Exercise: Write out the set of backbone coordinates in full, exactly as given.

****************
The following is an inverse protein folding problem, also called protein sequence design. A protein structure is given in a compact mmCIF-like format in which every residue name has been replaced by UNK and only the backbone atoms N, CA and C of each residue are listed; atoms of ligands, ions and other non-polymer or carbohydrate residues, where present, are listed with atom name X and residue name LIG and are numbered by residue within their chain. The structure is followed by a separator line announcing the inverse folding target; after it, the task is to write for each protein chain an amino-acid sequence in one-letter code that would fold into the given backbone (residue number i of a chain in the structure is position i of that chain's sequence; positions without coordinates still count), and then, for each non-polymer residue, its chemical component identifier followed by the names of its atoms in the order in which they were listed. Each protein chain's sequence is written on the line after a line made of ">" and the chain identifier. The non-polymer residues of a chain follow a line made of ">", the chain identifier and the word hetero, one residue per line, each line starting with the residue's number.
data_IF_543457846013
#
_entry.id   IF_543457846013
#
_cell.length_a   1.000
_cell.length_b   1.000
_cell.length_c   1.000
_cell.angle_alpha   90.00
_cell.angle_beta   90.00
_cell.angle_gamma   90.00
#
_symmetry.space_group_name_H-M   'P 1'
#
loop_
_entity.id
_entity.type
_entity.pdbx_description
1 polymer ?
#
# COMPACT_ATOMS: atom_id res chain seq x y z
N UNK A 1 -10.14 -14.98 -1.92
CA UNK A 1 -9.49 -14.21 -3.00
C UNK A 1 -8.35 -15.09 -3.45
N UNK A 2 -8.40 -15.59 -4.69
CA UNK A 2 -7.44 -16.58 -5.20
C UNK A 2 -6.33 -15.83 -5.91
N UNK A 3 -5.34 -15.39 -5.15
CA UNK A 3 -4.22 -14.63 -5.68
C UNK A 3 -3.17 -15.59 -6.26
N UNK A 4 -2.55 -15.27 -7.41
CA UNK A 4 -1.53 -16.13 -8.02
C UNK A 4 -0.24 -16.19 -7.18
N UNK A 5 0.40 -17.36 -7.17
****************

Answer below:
The following is an inverse protein folding problem, also called protein sequence design. A protein structure is given in a compact mmCIF-like format in which every residue name has been replaced by UNK and only the backbone atoms N, CA and C of each residue are listed; atoms of ligands, ions and other non-polymer or carbohydrate residues, where present, are listed with atom name X and residue name LIG and are numbered by residue within their chain. The structure is followed by a separator line announcing the inverse folding target; after it, the task is to write for each protein chain an amino-acid sequence in one-letter code that would fold into the given backbone (residue number i of a chain in the structure is position i of that chain's sequence; positions without coordinates still count), and then, for each non-polymer residue, its chemical component identifier followed by the names of its atoms in the order in which they were listed. Each protein chain's sequence is written on the line after a line made of ">" and the chain identifier. The non-polymer residues of a chain follow a line made of ">", the chain identifier and the word hetero, one residue per line, each line starting with the residue's number.
data_IF_543457846013
#
_entry.id   IF_543457846013
#
_cell.length_a   1.000
_cell.length_b   1.000
_cell.length_c   1.000
_cell.angle_alpha   90.00
_cell.angle_beta   90.00
_cell.angle_gamma   90.00
#
_symmetry.space_group_name_H-M   'P 1'
#
loop_
_entity.id
_entity.type
_entity.pdbx_description
1 polymer ?
#
# COMPACT_ATOMS: atom_id res chain seq x y z
N UNK A 1 -10.14 -14.98 -1.92
CA UNK A 1 -9.49 -14.21 -3.00
C UNK A 1 -8.35 -15.09 -3.45
N UNK A 2 -8.40 -15.59 -4.69
CA UNK A 2 -7.44 -16.58 -5.20
C UNK A 2 -6.33 -15.83 -5.91
N UNK A 3 -5.34 -15.39 -5.15
CA UNK A 3 -4.22 -14.63 -5.68
C UNK A 3 -3.17 -15.59 -6.26
N UNK A 4 -2.55 -15.27 -7.41
CA UNK A 4 -1.53 -16.13 -8.02
C UNK A 4 -0.24 -16.19 -7.18
N UNK A 5 0.40 -17.36 -7.17